The way Moore described it, "A car that comes up to the interchange, they usually have to stop at the first light. In this, all the ramps are curbed into the middle."
Moore said this is not the first time a traffic design like this was used to regulate the flow of traffic.
"This has been around since the 1970s in other states," said Moore. "Florida has some, Maryland has a lot. You also see them in California."
Hogan said the new interchange should improve traffic in the Town of Colonie significantly.
"I think it's going to get people through the intersection a lot quicker than they're getting through now. Just that alone will help the traffic flow," he said.
Hogan said this, along with construction on Wade Road should help make traffic in the town a lot safer.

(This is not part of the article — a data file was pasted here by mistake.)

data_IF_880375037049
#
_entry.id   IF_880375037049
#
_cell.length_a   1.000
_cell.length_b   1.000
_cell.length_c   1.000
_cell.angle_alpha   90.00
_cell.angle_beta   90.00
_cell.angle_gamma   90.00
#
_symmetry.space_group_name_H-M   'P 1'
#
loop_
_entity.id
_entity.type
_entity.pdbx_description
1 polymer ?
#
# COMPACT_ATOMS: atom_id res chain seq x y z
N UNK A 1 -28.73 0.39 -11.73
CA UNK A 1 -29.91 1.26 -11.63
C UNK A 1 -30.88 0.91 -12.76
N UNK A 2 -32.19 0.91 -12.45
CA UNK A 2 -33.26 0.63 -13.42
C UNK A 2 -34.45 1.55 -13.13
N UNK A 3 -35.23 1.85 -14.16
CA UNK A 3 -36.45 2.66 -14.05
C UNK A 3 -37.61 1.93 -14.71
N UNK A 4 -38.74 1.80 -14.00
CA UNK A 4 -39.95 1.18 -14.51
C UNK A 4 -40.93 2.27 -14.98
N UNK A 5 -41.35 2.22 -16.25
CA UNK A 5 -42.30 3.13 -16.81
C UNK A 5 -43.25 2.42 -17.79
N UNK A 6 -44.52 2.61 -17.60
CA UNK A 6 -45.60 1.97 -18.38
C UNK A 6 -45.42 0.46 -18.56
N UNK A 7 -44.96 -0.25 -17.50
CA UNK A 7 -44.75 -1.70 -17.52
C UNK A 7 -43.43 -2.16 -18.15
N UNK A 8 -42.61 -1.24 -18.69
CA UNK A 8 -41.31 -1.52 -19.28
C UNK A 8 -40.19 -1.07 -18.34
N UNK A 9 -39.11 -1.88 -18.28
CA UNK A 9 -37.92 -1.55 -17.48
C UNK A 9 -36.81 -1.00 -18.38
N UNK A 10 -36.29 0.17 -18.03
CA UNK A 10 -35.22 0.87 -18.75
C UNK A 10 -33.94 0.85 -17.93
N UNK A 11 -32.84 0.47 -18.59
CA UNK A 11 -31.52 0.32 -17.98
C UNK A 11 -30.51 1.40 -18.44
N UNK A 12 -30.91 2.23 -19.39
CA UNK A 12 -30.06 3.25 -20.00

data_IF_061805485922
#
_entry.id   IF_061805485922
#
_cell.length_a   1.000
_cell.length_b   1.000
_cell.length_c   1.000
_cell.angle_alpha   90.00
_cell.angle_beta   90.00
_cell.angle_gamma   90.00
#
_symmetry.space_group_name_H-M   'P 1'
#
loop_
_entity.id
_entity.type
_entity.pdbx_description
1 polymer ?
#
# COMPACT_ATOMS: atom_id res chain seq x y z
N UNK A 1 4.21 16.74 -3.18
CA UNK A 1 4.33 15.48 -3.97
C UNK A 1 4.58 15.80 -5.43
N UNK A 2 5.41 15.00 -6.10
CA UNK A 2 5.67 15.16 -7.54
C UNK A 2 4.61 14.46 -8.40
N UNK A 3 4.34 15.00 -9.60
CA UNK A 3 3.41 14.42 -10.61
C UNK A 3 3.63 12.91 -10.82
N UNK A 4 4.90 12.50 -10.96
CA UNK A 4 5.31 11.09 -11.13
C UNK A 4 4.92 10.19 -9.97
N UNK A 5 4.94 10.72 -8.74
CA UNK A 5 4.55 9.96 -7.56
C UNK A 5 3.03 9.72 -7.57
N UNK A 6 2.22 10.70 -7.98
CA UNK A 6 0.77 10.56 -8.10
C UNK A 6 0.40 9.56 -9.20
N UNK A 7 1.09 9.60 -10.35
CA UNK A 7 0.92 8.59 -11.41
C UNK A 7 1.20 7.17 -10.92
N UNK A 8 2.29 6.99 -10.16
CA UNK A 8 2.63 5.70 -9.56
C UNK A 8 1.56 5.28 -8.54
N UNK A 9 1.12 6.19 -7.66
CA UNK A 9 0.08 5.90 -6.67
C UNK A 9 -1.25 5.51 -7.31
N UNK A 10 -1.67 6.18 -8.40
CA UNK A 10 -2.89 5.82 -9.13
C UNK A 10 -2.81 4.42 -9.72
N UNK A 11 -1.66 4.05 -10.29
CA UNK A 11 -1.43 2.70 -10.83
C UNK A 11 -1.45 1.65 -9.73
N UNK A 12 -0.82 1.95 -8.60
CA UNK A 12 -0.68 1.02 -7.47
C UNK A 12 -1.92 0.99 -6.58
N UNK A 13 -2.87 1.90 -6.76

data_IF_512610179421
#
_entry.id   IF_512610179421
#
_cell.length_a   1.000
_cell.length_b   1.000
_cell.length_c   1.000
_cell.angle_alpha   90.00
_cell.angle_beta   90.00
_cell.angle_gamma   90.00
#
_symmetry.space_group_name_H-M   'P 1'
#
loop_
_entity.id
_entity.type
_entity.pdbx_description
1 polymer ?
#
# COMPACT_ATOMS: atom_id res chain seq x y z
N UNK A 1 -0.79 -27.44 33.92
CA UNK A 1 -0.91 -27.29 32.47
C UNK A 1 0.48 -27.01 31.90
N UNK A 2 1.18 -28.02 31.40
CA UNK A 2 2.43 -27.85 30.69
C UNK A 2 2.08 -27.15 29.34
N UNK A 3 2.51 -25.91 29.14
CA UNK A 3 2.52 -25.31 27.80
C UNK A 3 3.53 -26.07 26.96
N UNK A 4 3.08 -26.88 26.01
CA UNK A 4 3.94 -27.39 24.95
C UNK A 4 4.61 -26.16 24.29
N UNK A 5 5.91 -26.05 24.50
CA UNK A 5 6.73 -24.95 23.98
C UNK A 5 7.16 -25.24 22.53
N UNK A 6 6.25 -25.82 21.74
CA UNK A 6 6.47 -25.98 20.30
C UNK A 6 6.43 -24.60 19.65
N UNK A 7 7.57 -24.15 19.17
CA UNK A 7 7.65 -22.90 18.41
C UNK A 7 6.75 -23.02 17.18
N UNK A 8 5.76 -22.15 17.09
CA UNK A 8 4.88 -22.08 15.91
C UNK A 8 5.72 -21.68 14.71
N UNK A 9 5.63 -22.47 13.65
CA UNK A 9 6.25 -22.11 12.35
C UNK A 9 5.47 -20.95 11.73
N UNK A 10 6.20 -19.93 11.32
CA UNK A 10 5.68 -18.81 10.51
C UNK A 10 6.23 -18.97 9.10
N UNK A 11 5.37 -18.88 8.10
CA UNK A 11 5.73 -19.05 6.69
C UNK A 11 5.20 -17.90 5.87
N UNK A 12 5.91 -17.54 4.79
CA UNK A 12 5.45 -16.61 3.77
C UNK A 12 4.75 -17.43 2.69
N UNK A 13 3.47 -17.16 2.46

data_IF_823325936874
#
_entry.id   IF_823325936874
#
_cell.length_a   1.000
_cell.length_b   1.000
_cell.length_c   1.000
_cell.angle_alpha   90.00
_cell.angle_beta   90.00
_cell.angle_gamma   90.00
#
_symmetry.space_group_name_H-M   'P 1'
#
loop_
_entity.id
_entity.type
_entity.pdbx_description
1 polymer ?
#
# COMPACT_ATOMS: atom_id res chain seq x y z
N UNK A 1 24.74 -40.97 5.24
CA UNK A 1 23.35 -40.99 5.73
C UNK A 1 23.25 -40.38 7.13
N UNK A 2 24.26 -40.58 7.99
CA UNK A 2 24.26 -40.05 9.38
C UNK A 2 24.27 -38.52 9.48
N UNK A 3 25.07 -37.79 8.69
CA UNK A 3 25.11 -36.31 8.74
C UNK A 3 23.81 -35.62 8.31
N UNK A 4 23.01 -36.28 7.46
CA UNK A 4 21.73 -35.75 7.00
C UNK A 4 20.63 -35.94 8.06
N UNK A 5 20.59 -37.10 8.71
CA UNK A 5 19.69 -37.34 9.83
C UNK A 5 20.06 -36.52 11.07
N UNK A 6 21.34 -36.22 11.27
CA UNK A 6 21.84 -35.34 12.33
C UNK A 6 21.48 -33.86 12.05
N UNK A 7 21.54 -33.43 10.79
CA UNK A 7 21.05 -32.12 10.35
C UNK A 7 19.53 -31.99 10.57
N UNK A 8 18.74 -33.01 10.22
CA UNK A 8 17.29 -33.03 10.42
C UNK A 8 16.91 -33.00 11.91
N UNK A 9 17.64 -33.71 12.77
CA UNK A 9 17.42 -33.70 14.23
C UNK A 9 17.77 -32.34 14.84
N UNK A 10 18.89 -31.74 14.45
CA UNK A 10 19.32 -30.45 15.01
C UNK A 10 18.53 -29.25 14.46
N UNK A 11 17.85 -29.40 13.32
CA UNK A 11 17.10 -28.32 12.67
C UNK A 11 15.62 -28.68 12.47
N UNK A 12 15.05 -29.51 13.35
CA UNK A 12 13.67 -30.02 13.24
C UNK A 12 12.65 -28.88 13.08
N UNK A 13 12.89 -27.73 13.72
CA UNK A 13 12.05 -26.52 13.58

Moore said that although it isn't the first SPUI in New York, the one at Exit 6 will be different from others in the state.
"New York state actually has the first one in the state where all the ramps come together over the roadway," said Moore.
In other SPUIs, Moore said, the ramps come together under the roadway.
In terms of construction, Moore said, the beginning stages, which include creating an auxiliary lane on I-87 that connects exits 5 and 6. During the entire project, Moore said he does not project lane closures during peak hours, and that they will mostly occur at night.
Construction of the SPUI will mostly occur in 2010, Moore said.
"We don't anticipate there to be significant impacts from construction until 2010," he said. The project is expected to be complete in October 2010.
While Moore said the department spent time developing a plan that would involve little impact to residents and businesses while construction is under way, the DOT has been trying to inform residents of alternate routes. These routes can be found on the project Web site at www.exit6.org